FocusWriter isn’t a full featured word processor, nor is it intended to be. It’s target user wants a distraction free full screen mode with incredible font rendering so they can just bang out the words down the center of the screen. I have put a lot of miles on that word processor writing blog posts over the years. Whenever I’m writing something I’m certain will not need footnotes or links, it’s my first choice. I can always open the document in LibreOffice later if I need to get fancy.

Third Place:   OnlyOffice

Despite all of its shortcomings, OnlyOffice is a pleasant experience, as long as you do not need to have page styles, or position images on the left margin. (It can be done it just doesn’t like to do it.

The not being able to keep track of footnotes is rather annoying as well.
I give it passes on this. Being a software developer myself I’m rather impressed that something starting in 2009 for internal use made it this far out into the wild. I also realize their focus isn’t the standalone desktop product. They are trying to sell collaboration services. According to the timeline found here it wasn’t open sourced until 2014. That’s rather astounding.


For what it is worth, I uninstalled all of the other word processors after writing this. I simply could not get around the TextMaker font rendering and the free version not having page styles. Maybe the commercial version had all of the features I wanted, but the font rendering really bothered me. It was like they were forcing in extra bold or something. This caused all kinds of spacing and formatting problems. I also didn’t want to spend $99, install it on one machine and then uninstall it because I couldn’t stand the font rendering.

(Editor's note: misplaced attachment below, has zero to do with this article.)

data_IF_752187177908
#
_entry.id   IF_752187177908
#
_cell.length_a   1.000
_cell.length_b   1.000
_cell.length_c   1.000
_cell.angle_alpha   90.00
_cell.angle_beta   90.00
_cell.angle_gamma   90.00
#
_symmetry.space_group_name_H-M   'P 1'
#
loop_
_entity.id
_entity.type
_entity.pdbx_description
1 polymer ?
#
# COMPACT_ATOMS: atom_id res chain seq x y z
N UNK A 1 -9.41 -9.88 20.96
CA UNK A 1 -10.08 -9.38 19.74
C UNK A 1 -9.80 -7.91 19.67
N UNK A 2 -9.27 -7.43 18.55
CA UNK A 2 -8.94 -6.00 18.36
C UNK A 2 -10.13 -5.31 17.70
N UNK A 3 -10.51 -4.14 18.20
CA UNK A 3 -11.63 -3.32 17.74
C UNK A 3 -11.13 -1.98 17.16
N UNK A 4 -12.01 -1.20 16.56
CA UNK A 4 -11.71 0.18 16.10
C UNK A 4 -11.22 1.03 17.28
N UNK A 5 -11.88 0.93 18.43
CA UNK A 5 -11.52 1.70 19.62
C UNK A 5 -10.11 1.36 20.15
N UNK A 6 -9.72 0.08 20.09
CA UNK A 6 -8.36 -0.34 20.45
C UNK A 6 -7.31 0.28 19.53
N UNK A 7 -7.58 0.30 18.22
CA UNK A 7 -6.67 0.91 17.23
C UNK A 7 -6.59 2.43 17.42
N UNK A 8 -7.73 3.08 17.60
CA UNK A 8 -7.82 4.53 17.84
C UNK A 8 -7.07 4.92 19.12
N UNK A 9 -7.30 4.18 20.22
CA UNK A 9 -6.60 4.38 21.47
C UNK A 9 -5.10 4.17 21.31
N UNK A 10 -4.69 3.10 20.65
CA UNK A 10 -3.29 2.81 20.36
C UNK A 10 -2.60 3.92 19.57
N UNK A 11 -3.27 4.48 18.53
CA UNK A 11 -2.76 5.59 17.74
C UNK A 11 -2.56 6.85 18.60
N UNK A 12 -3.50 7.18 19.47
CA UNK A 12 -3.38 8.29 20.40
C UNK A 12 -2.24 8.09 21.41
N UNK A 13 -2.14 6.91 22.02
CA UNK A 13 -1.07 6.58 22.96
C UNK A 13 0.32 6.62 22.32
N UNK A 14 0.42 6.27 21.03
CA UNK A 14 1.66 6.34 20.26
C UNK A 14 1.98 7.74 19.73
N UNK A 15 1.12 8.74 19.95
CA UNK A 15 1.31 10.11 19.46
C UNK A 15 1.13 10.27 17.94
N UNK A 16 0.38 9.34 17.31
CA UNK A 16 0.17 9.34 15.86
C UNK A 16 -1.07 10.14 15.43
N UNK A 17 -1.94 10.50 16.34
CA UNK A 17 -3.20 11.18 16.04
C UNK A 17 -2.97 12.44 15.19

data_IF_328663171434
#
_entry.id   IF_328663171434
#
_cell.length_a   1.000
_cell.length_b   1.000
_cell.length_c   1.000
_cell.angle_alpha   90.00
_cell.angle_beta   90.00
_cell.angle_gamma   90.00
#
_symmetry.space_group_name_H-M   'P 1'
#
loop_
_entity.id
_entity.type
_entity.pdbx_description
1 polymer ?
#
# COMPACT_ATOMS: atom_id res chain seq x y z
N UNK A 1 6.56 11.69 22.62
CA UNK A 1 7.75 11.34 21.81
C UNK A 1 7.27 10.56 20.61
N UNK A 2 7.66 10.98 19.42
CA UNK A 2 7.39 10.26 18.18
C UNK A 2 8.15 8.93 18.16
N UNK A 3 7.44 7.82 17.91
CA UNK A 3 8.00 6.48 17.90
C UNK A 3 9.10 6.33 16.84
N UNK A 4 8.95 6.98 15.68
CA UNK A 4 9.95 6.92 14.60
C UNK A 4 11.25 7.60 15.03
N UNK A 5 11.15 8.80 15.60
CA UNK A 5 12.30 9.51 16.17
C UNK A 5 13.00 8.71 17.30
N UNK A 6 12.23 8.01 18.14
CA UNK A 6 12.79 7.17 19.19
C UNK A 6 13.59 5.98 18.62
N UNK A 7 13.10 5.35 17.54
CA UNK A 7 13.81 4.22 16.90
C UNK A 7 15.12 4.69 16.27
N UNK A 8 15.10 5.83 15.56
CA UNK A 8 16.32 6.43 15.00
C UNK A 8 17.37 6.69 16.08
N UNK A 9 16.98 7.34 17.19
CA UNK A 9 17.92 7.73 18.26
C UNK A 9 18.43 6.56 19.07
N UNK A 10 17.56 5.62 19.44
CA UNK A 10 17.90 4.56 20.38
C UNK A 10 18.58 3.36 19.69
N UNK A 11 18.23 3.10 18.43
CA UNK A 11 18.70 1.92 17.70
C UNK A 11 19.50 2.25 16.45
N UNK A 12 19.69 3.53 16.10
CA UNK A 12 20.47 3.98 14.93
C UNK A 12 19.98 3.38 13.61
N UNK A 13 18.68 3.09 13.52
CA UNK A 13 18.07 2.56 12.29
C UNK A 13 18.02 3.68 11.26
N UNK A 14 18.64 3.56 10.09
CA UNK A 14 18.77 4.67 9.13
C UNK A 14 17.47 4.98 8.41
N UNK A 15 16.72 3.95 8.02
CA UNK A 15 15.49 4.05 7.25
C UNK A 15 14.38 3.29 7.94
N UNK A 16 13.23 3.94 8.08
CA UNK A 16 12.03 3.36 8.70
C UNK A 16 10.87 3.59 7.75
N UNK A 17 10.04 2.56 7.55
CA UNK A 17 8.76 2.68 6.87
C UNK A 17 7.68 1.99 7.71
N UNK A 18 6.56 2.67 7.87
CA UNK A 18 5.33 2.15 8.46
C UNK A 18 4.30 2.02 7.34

Note: Before any of you think I’m making too much about font rendering and page styles because only book authors need those, think again. When you are writing research papers for school it is exactly the same as writing a book. You need running page headers so the page numbers appear in the outside corners. No, you cannot get away with that cheap-ass thing of putting the page number dead center at the bottom. Not when you have footnotes and you really shouldn’t ever do that to any document, let along a document 5 ore more pages in length.

Note 2: I did not try the OpenOffice word processor on this machine. The reason I didn’t is that I have tried to install them both in the past. There were too many shared libraries between LibreOffice and OpenOffice. They seemed to be very far apart in compatibility as well. When installing both on the same machine you tend to end up with both being really busted.


If OnlyOffice manages to add page styles and clean up their OpenDocument support it will become what gets installed on most Linux distros by default.

  1. It’s fast.
  2. The font rendering is great.